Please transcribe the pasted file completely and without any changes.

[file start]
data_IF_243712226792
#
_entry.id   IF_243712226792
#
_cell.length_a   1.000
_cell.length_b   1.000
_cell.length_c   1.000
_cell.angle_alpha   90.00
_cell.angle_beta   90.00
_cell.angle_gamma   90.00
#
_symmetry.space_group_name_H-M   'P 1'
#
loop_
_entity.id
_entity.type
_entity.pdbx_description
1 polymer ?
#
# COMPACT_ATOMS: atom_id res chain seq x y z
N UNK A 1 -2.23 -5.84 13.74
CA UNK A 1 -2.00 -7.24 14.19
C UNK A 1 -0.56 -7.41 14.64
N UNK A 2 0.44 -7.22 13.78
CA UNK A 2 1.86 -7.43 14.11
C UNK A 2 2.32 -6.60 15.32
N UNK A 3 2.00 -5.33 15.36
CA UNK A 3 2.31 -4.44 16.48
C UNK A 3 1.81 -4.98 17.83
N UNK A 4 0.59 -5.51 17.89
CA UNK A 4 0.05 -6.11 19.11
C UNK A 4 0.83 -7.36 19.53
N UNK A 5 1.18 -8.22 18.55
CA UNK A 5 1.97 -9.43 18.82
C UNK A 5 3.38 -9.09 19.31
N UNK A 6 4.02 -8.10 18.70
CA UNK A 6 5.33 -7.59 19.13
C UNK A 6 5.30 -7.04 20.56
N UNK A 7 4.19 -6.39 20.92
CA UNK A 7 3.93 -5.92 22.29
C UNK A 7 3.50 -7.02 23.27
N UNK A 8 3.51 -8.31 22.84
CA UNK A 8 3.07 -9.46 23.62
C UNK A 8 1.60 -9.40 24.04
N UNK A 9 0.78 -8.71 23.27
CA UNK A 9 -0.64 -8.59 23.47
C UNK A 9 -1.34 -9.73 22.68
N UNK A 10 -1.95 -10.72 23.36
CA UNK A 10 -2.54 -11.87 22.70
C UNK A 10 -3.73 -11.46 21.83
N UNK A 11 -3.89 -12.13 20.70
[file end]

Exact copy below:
data_IF_243712226792
#
_entry.id   IF_243712226792
#
_cell.length_a   1.000
_cell.length_b   1.000
_cell.length_c   1.000
_cell.angle_alpha   90.00
_cell.angle_beta   90.00
_cell.angle_gamma   90.00
#
_symmetry.space_group_name_H-M   'P 1'
#
loop_
_entity.id
_entity.type
_entity.pdbx_description
1 polymer ?
#
# COMPACT_ATOMS: atom_id res chain seq x y z
N UNK A 1 -2.23 -5.84 13.74
CA UNK A 1 -2.00 -7.24 14.19
C UNK A 1 -0.56 -7.41 14.64
N UNK A 2 0.44 -7.22 13.78
CA UNK A 2 1.86 -7.43 14.11
C UNK A 2 2.32 -6.60 15.32
N UNK A 3 2.00 -5.33 15.36
CA UNK A 3 2.31 -4.44 16.48
C UNK A 3 1.81 -4.98 17.83
N UNK A 4 0.59 -5.51 17.89
CA UNK A 4 0.05 -6.11 19.11
C UNK A 4 0.83 -7.36 19.53
N UNK A 5 1.18 -8.22 18.55
CA UNK A 5 1.97 -9.43 18.82
C UNK A 5 3.38 -9.09 19.31
N UNK A 6 4.02 -8.10 18.70
CA UNK A 6 5.33 -7.59 19.13
C UNK A 6 5.30 -7.04 20.56
N UNK A 7 4.19 -6.39 20.92
CA UNK A 7 3.93 -5.92 22.29
C UNK A 7 3.50 -7.02 23.27
N UNK A 8 3.51 -8.31 22.84
CA UNK A 8 3.07 -9.46 23.62
C UNK A 8 1.60 -9.40 24.04
N UNK A 9 0.78 -8.71 23.27
CA UNK A 9 -0.64 -8.59 23.47
C UNK A 9 -1.34 -9.73 22.68
N UNK A 10 -1.95 -10.72 23.36
CA UNK A 10 -2.54 -11.87 22.70
C UNK A 10 -3.73 -11.46 21.83
N UNK A 11 -3.89 -12.13 20.70